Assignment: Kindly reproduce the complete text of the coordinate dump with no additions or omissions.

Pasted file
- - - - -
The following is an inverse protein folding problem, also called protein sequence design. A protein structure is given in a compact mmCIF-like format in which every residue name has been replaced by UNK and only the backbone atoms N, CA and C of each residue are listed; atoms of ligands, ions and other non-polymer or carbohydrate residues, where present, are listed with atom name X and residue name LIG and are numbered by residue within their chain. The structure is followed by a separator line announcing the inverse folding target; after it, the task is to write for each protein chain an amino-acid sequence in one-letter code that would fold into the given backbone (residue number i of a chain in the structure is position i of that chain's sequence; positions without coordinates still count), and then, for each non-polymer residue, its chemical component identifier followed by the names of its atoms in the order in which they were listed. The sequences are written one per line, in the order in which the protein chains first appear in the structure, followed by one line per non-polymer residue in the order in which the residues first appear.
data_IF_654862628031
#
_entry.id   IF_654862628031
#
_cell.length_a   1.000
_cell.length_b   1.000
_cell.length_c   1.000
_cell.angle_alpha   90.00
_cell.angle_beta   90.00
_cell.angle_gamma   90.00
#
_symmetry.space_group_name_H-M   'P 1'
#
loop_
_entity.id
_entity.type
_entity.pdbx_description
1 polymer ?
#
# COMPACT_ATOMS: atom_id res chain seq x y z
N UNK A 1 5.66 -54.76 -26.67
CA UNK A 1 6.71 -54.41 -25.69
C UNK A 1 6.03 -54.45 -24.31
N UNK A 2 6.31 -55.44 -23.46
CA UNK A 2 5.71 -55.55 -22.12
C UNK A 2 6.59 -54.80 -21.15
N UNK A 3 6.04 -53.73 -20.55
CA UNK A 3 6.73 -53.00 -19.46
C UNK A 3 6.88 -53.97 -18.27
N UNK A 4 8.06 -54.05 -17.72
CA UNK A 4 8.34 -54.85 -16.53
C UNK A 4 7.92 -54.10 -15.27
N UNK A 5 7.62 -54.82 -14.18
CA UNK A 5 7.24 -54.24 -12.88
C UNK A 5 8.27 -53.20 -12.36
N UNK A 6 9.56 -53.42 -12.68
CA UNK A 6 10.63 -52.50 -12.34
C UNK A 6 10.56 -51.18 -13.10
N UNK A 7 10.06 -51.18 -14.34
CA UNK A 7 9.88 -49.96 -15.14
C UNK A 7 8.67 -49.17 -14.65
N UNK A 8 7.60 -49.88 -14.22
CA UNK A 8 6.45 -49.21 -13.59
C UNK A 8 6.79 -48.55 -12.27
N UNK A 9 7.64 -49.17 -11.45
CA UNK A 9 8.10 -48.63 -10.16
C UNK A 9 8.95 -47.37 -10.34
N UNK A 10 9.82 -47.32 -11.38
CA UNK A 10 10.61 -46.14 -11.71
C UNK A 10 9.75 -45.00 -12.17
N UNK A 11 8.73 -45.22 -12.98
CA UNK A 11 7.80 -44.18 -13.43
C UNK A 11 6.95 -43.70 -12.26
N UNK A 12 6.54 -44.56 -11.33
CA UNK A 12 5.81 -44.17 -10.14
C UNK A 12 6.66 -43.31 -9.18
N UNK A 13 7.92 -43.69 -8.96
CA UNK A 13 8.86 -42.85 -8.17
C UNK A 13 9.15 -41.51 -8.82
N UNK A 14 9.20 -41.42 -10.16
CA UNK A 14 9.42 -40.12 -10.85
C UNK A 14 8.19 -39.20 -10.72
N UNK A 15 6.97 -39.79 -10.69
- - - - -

The following is an inverse protein folding problem, also called protein sequence design. A protein structure is given in a compact mmCIF-like format in which every residue name has been replaced by UNK and only the backbone atoms N, CA and C of each residue are listed; atoms of ligands, ions and other non-polymer or carbohydrate residues, where present, are listed with atom name X and residue name LIG and are numbered by residue within their chain. The structure is followed by a separator line announcing the inverse folding target; after it, the task is to write for each protein chain an amino-acid sequence in one-letter code that would fold into the given backbone (residue number i of a chain in the structure is position i of that chain's sequence; positions without coordinates still count), and then, for each non-polymer residue, its chemical component identifier followed by the names of its atoms in the order in which they were listed. The sequences are written one per line, in the order in which the protein chains first appear in the structure, followed by one line per non-polymer residue in the order in which the residues first appear.
data_IF_654862628031
#
_entry.id   IF_654862628031
#
_cell.length_a   1.000
_cell.length_b   1.000
_cell.length_c   1.000
_cell.angle_alpha   90.00
_cell.angle_beta   90.00
_cell.angle_gamma   90.00
#
_symmetry.space_group_name_H-M   'P 1'
#
loop_
_entity.id
_entity.type
_entity.pdbx_description
1 polymer ?
#
# COMPACT_ATOMS: atom_id res chain seq x y z
N UNK A 1 5.66 -54.76 -26.67
CA UNK A 1 6.71 -54.41 -25.69
C UNK A 1 6.03 -54.45 -24.31
N UNK A 2 6.31 -55.44 -23.46
CA UNK A 2 5.71 -55.55 -22.12
C UNK A 2 6.59 -54.80 -21.15
N UNK A 3 6.04 -53.73 -20.55
CA UNK A 3 6.73 -53.00 -19.46
C UNK A 3 6.88 -53.97 -18.27
N UNK A 4 8.06 -54.05 -17.72
CA UNK A 4 8.34 -54.85 -16.53
C UNK A 4 7.92 -54.10 -15.27
N UNK A 5 7.62 -54.82 -14.18
CA UNK A 5 7.24 -54.24 -12.88
C UNK A 5 8.27 -53.20 -12.36
N UNK A 6 9.56 -53.42 -12.68
CA UNK A 6 10.63 -52.50 -12.34
C UNK A 6 10.56 -51.18 -13.10
N UNK A 7 10.06 -51.18 -14.34
CA UNK A 7 9.88 -49.96 -15.14
C UNK A 7 8.67 -49.17 -14.65
N UNK A 8 7.60 -49.88 -14.22
CA UNK A 8 6.45 -49.21 -13.59
C UNK A 8 6.79 -48.55 -12.27
N UNK A 9 7.64 -49.17 -11.45
CA UNK A 9 8.10 -48.63 -10.16
C UNK A 9 8.95 -47.37 -10.34
N UNK A 10 9.82 -47.32 -11.38
CA UNK A 10 10.61 -46.14 -11.71
C UNK A 10 9.75 -45.00 -12.17
N UNK A 11 8.73 -45.22 -12.98
CA UNK A 11 7.80 -44.18 -13.43
C UNK A 11 6.95 -43.70 -12.26
N UNK A 12 6.54 -44.56 -11.33
CA UNK A 12 5.81 -44.17 -10.14
C UNK A 12 6.66 -43.31 -9.18
N UNK A 13 7.92 -43.69 -8.96
CA UNK A 13 8.86 -42.85 -8.17
C UNK A 13 9.15 -41.51 -8.82
N UNK A 14 9.20 -41.42 -10.16
CA UNK A 14 9.42 -40.12 -10.85
C UNK A 14 8.19 -39.20 -10.72
N UNK A 15 6.97 -39.79 -10.69